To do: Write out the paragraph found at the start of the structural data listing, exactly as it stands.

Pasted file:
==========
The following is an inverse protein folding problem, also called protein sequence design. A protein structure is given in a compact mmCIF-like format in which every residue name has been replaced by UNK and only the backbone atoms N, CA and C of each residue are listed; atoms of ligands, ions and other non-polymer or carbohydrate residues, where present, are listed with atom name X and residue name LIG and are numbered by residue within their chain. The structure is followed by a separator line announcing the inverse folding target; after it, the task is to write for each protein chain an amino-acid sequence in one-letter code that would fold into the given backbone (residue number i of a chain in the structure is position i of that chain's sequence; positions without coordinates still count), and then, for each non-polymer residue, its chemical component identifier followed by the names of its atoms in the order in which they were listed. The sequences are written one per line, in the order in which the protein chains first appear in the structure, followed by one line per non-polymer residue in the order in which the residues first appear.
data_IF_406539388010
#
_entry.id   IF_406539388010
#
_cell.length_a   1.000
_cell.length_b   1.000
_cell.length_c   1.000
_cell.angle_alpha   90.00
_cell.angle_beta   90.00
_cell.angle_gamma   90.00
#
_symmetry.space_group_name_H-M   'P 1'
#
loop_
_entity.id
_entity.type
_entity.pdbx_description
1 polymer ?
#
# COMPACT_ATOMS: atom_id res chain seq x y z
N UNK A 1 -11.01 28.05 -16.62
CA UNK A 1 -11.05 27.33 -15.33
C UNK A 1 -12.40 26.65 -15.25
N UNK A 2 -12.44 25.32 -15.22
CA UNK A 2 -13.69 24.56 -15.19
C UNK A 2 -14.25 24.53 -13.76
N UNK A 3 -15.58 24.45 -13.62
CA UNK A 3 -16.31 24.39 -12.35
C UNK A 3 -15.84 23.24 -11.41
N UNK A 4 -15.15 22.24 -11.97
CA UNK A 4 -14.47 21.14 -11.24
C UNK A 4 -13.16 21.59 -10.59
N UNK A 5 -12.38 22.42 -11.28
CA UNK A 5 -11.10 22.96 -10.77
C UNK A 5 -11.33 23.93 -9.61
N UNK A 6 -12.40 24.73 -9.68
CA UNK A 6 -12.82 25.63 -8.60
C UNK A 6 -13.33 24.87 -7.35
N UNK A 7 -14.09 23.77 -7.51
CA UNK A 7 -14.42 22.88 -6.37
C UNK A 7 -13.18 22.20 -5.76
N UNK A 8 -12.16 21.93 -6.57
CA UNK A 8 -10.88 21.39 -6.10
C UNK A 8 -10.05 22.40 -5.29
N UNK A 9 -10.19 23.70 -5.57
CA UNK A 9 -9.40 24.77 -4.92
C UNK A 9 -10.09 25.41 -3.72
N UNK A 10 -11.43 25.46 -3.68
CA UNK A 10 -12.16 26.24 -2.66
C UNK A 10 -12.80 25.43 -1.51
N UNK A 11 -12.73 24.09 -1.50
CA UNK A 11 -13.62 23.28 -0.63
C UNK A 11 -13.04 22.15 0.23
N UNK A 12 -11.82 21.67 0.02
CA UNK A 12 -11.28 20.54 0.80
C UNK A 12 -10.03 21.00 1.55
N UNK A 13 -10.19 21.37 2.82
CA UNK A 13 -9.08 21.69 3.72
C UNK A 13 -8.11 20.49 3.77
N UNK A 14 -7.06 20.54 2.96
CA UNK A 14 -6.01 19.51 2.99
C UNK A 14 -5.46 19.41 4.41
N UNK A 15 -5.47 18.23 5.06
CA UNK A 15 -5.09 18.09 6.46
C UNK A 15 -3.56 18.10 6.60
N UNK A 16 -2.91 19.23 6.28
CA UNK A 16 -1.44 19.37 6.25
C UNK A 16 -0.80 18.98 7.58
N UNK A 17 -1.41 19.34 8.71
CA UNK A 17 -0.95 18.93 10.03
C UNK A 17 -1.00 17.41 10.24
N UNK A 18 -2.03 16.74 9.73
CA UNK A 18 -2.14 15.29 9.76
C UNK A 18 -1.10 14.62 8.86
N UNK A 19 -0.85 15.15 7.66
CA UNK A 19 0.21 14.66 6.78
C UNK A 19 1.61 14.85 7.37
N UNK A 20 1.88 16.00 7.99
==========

The following is an inverse protein folding problem, also called protein sequence design. A protein structure is given in a compact mmCIF-like format in which every residue name has been replaced by UNK and only the backbone atoms N, CA and C of each residue are listed; atoms of ligands, ions and other non-polymer or carbohydrate residues, where present, are listed with atom name X and residue name LIG and are numbered by residue within their chain. The structure is followed by a separator line announcing the inverse folding target; after it, the task is to write for each protein chain an amino-acid sequence in one-letter code that would fold into the given backbone (residue number i of a chain in the structure is position i of that chain's sequence; positions without coordinates still count), and then, for each non-polymer residue, its chemical component identifier followed by the names of its atoms in the order in which they were listed. The sequences are written one per line, in the order in which the protein chains first appear in the structure, followed by one line per non-polymer residue in the order in which the residues first appear.